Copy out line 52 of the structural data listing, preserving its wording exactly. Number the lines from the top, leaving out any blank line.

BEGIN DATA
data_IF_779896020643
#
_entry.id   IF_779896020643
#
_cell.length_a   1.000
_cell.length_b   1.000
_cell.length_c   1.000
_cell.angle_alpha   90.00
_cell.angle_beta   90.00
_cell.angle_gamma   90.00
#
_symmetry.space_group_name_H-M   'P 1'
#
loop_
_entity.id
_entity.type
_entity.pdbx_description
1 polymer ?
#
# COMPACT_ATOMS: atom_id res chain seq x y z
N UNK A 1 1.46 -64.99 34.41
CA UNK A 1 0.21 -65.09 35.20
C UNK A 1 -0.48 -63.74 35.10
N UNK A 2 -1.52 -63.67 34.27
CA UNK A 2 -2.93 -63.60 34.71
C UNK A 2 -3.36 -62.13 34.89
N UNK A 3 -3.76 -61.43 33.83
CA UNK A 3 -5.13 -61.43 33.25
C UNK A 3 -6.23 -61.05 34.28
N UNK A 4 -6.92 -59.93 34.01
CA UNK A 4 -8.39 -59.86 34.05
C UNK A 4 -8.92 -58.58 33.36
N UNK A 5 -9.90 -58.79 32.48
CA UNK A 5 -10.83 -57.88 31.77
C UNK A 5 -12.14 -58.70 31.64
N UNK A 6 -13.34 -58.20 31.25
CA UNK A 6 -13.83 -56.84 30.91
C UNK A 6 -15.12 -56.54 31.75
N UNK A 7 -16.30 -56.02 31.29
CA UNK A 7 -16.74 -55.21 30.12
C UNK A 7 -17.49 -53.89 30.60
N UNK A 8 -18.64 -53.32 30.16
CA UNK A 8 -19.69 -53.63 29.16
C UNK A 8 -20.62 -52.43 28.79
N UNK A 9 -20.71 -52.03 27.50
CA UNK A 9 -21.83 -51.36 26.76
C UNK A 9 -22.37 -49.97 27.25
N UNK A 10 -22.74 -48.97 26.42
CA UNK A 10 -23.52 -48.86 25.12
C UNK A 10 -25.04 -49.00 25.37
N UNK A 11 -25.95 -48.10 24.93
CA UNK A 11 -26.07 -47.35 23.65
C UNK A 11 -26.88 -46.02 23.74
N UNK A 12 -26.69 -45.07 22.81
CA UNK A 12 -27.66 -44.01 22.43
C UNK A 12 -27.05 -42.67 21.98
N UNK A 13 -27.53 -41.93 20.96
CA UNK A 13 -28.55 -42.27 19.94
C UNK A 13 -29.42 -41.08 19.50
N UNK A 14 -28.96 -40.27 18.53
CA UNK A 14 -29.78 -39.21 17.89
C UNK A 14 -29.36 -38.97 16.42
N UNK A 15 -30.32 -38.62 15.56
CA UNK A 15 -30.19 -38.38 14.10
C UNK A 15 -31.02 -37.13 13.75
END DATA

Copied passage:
CA UNK A 11 -26.07 -47.35 23.65